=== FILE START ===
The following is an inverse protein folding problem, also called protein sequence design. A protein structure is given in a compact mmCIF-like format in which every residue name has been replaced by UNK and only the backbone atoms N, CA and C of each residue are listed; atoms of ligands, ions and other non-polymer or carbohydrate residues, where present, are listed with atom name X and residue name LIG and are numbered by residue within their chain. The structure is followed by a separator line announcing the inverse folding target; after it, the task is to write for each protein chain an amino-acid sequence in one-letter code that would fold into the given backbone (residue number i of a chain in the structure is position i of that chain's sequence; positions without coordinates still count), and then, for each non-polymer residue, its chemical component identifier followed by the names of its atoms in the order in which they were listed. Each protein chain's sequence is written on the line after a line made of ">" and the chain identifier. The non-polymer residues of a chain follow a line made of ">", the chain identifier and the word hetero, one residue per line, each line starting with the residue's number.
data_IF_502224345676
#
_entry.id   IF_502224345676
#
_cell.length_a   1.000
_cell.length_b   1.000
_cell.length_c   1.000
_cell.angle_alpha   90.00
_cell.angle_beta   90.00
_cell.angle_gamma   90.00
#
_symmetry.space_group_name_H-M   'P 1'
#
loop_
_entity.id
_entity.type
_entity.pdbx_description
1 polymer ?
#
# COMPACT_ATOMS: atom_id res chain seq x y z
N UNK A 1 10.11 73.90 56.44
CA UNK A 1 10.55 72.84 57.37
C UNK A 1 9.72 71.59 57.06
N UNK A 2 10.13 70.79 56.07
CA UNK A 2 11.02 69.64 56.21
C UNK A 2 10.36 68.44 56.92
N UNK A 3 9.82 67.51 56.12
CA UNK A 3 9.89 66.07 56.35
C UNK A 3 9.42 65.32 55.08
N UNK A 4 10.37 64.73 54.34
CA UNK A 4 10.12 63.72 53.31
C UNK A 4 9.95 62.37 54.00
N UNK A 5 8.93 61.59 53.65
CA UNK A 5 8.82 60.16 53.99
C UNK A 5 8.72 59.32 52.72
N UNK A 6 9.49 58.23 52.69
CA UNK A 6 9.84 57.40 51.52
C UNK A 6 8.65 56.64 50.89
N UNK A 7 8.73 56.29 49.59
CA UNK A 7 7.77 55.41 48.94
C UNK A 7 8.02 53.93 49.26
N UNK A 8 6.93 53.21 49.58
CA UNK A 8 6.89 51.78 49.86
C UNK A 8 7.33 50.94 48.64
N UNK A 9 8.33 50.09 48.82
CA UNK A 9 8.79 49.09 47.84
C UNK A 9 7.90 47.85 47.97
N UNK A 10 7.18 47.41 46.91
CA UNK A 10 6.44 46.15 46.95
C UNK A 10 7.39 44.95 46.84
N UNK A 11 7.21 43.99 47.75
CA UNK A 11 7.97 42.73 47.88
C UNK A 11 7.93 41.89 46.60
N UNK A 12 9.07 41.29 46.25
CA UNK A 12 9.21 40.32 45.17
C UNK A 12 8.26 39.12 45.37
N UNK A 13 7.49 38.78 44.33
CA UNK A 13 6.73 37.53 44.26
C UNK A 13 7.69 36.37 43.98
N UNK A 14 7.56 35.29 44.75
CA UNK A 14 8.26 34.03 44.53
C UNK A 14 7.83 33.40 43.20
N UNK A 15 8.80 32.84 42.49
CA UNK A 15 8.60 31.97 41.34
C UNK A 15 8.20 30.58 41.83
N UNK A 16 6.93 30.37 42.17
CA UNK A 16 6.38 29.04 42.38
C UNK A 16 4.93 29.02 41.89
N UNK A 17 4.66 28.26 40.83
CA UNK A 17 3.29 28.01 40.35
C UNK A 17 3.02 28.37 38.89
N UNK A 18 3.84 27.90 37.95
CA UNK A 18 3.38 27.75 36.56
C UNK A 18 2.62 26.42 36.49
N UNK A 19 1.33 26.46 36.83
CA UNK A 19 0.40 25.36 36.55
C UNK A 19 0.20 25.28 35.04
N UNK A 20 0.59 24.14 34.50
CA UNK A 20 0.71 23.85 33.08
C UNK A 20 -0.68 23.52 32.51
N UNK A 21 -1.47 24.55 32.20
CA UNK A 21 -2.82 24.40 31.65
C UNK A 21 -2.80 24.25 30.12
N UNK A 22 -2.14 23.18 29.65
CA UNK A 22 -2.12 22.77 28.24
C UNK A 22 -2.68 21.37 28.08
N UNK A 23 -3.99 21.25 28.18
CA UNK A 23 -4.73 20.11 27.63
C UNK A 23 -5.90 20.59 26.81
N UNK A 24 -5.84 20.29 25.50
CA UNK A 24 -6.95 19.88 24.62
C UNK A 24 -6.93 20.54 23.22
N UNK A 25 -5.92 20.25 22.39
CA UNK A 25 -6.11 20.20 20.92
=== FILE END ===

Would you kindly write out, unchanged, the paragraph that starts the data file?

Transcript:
The following is an inverse protein folding problem, also called protein sequence design. A protein structure is given in a compact mmCIF-like format in which every residue name has been replaced by UNK and only the backbone atoms N, CA and C of each residue are listed; atoms of ligands, ions and other non-polymer or carbohydrate residues, where present, are listed with atom name X and residue name LIG and are numbered by residue within their chain. The structure is followed by a separator line announcing the inverse folding target; after it, the task is to write for each protein chain an amino-acid sequence in one-letter code that would fold into the given backbone (residue number i of a chain in the structure is position i of that chain's sequence; positions without coordinates still count), and then, for each non-polymer residue, its chemical component identifier followed by the names of its atoms in the order in which they were listed. Each protein chain's sequence is written on the line after a line made of ">" and the chain identifier. The non-polymer residues of a chain follow a line made of ">", the chain identifier and the word hetero, one residue per line, each line starting with the residue's number.